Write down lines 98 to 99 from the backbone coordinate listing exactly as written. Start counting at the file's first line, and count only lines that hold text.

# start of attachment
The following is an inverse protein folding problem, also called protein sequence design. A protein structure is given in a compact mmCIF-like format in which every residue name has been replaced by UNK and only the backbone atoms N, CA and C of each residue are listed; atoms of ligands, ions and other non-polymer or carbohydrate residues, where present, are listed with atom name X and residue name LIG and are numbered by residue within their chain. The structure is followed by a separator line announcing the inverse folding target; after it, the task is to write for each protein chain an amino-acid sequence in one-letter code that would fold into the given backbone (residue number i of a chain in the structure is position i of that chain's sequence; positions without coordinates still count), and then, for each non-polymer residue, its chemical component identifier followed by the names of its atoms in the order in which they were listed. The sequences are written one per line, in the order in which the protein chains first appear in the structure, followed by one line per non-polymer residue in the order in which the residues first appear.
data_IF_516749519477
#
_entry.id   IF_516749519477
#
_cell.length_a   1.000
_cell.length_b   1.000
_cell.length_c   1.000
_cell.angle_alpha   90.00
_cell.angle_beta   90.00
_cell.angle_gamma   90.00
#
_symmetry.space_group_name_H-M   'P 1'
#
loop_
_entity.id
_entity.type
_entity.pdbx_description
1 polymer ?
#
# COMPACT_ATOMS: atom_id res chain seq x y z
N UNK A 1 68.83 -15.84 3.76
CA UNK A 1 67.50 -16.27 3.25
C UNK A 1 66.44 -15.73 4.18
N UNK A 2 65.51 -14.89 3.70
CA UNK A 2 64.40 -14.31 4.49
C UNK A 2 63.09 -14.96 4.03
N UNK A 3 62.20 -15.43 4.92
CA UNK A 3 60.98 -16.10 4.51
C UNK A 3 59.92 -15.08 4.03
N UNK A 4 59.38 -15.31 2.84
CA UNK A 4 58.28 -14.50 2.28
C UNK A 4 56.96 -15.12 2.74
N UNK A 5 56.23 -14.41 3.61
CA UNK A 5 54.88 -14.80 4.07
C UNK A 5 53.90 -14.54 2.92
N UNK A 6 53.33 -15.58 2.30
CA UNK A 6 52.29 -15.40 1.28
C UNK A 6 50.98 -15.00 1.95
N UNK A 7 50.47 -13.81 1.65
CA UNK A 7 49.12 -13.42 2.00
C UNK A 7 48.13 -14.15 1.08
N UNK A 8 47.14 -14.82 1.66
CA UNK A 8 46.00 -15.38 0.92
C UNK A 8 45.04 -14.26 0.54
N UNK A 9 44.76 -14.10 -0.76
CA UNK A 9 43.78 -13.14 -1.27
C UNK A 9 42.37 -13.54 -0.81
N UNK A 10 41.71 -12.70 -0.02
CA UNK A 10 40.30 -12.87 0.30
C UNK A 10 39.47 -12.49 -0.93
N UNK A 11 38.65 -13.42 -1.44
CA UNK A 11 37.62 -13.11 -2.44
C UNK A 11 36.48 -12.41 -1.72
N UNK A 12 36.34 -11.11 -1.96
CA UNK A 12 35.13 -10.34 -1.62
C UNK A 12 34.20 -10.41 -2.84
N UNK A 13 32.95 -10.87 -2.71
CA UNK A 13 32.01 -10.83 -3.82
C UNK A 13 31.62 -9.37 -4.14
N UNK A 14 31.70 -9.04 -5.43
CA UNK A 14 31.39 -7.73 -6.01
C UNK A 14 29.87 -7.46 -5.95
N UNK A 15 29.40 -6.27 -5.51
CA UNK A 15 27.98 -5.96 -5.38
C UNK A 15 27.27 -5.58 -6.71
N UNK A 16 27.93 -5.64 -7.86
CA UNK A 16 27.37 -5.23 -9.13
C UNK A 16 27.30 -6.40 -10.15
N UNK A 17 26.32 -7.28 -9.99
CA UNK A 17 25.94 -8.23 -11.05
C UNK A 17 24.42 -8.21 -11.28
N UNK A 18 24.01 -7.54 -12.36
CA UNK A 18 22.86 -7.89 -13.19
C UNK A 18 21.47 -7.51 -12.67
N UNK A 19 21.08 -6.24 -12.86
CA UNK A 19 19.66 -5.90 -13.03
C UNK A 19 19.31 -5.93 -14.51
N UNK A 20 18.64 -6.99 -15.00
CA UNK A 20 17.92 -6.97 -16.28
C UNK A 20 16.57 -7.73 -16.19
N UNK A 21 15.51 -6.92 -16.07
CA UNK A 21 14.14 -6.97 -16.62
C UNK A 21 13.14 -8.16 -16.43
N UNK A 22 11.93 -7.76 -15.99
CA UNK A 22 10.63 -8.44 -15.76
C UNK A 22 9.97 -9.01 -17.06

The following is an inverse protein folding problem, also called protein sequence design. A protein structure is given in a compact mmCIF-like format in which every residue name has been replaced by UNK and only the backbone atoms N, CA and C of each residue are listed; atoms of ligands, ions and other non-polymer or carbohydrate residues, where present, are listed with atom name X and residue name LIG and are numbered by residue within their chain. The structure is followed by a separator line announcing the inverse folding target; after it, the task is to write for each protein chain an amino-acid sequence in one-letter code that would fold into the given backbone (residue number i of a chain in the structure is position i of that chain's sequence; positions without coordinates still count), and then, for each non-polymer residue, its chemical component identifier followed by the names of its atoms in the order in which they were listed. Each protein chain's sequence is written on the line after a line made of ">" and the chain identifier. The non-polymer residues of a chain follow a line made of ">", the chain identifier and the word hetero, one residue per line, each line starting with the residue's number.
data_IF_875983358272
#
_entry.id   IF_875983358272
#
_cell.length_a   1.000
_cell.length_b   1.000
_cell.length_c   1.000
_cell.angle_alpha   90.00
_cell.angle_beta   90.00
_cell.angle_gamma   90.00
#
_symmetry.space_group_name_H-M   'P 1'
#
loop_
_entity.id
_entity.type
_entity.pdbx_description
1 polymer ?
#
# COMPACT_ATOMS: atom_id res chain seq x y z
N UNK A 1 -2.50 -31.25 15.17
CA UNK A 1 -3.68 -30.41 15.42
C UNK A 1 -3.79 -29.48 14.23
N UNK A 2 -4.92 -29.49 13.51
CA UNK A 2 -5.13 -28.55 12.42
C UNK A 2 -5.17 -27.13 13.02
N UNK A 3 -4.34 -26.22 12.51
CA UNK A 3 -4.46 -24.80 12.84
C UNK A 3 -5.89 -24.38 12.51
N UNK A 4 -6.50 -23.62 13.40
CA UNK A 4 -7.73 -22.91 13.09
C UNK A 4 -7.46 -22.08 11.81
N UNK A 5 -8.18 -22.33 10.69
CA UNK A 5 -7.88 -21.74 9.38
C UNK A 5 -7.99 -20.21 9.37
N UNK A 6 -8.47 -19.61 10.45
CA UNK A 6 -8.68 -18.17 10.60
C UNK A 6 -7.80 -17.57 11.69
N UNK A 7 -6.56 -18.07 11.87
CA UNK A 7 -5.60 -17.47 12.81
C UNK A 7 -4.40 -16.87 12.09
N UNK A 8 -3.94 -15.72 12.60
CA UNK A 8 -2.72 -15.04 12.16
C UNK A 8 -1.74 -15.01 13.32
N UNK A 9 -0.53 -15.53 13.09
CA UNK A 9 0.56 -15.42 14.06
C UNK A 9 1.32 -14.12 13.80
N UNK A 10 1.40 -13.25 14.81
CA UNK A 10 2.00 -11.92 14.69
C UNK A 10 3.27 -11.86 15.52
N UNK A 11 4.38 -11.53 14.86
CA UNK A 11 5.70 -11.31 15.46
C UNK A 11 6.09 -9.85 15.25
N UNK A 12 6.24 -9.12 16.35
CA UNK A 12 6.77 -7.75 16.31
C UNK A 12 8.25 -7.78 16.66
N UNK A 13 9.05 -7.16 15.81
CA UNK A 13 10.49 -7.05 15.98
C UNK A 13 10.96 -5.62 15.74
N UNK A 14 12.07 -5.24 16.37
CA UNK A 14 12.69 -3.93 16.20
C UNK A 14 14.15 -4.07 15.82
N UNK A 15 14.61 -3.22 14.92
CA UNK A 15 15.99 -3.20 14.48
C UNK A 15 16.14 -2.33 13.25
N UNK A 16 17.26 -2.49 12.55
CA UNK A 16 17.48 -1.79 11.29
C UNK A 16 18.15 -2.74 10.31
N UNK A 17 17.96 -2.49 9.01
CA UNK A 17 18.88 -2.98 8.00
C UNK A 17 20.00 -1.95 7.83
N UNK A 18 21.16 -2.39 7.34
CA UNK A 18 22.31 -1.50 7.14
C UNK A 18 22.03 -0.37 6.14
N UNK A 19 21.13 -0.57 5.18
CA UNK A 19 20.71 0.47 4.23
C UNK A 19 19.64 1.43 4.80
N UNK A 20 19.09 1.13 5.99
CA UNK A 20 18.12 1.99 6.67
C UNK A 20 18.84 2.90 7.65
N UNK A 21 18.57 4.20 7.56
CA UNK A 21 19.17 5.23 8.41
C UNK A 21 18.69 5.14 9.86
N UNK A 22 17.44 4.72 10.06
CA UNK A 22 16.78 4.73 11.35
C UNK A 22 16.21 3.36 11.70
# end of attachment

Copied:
_cell.angle_gamma   90.00
#